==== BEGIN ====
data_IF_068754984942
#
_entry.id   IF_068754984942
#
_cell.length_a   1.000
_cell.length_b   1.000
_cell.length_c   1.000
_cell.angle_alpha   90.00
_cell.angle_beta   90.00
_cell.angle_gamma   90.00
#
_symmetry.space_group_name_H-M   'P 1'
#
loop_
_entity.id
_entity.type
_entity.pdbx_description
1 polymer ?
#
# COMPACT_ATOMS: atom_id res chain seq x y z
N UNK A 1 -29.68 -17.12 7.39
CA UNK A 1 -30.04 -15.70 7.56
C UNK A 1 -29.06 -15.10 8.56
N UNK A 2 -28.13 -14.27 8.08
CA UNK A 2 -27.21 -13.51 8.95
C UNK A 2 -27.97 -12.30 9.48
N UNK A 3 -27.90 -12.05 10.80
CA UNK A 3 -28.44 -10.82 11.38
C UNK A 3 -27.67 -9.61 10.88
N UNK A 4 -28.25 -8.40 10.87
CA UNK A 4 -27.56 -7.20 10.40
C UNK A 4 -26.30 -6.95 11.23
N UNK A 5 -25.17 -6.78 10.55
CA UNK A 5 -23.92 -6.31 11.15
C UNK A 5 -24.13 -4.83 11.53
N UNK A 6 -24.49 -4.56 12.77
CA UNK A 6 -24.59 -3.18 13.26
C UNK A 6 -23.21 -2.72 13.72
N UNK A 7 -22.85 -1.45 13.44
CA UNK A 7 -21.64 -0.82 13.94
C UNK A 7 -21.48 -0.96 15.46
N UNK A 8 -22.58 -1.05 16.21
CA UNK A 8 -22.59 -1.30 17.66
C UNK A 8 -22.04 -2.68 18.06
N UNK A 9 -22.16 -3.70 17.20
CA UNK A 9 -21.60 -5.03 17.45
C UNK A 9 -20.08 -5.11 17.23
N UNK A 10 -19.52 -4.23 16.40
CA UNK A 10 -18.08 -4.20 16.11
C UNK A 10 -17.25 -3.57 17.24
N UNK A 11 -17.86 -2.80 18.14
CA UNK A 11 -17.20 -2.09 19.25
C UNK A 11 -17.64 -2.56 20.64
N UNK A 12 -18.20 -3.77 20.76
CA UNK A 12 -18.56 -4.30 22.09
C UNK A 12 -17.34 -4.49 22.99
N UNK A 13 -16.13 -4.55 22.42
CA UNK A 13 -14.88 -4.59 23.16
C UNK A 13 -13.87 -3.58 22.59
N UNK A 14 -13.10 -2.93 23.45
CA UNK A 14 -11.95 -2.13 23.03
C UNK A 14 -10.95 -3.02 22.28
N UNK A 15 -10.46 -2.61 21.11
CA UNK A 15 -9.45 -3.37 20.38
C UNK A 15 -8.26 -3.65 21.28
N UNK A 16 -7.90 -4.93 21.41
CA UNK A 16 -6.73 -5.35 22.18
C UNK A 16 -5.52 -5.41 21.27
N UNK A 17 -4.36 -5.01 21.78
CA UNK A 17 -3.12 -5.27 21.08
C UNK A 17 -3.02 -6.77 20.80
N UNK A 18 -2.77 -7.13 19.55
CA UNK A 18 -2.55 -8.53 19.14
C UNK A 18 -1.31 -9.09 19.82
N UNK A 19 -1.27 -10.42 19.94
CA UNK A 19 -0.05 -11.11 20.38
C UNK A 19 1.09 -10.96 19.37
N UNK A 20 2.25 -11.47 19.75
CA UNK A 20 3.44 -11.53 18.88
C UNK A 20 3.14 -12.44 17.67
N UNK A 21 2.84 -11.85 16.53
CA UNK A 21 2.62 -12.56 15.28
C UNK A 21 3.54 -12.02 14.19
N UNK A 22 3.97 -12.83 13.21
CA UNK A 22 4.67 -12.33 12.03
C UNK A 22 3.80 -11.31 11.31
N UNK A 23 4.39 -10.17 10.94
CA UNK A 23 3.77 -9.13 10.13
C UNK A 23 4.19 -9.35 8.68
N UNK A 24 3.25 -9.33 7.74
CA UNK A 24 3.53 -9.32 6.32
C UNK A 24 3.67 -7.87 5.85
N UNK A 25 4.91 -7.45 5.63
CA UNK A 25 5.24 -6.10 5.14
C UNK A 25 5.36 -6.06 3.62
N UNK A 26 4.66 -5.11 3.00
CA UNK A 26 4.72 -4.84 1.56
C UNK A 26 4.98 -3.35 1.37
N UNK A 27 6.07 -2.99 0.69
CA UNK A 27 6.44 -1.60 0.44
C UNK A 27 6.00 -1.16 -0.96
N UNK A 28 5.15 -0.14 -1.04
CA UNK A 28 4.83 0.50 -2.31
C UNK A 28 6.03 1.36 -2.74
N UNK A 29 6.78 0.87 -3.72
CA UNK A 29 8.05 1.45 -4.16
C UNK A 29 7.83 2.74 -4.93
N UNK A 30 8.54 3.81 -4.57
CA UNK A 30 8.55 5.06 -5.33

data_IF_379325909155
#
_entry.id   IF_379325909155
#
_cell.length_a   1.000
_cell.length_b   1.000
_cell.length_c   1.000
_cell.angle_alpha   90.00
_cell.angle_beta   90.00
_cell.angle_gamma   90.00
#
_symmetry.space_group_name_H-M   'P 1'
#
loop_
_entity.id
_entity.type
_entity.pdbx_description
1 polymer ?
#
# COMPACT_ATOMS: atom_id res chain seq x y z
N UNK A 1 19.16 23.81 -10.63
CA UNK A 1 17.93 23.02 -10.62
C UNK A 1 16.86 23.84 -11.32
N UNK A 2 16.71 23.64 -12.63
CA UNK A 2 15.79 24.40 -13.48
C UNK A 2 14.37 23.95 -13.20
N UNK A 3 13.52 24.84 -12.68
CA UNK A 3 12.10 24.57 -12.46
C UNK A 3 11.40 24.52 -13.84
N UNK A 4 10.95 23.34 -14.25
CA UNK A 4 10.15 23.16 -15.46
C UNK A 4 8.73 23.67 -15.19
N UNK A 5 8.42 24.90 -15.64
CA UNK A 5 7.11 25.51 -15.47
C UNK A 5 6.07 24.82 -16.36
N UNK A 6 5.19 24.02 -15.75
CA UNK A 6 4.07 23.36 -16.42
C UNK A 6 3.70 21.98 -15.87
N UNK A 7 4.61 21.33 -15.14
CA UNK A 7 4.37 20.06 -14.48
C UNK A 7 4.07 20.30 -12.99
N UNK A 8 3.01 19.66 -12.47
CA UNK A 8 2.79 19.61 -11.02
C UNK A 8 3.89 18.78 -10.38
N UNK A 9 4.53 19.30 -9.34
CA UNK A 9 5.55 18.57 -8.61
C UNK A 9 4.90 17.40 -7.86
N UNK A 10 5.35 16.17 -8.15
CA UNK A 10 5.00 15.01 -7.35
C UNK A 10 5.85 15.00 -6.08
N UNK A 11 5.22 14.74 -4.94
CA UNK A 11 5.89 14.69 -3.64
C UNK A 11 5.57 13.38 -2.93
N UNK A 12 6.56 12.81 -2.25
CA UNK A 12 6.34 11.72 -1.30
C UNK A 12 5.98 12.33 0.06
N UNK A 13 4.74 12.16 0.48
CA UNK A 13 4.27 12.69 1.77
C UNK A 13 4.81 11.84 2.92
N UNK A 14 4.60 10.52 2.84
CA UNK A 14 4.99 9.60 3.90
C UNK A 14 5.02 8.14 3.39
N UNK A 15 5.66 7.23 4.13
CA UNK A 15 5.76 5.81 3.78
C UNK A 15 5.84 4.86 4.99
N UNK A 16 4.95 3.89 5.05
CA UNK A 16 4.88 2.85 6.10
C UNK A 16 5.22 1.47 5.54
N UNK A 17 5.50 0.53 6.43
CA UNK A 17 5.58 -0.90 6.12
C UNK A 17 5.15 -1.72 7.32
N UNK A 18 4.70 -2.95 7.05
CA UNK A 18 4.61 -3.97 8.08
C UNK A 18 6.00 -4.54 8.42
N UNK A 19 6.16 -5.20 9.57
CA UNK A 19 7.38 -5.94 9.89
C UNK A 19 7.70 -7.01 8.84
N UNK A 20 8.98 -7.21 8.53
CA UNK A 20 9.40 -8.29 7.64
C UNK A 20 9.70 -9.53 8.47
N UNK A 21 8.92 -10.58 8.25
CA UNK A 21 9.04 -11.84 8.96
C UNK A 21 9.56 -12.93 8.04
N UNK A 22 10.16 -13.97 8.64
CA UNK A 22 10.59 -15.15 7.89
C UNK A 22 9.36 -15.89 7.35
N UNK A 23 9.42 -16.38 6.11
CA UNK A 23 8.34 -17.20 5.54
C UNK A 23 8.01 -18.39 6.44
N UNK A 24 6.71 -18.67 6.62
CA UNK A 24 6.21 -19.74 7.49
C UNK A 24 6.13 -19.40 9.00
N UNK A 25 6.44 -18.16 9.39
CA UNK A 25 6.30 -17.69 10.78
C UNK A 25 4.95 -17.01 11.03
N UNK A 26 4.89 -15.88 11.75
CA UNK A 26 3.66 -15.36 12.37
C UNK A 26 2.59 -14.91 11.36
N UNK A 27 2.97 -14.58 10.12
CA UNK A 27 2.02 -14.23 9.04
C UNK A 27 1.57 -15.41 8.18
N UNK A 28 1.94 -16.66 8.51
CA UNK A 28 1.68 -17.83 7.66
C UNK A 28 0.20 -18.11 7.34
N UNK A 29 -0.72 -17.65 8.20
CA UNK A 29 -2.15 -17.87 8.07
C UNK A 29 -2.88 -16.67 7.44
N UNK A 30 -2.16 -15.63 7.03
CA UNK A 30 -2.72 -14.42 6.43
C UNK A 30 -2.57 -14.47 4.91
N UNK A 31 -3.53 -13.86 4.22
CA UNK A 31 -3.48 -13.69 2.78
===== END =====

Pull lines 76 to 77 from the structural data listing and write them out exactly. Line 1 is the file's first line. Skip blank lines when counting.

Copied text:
CA UNK A 19 -0.05 -11.11 20.38
C UNK A 19 1.09 -10.96 19.37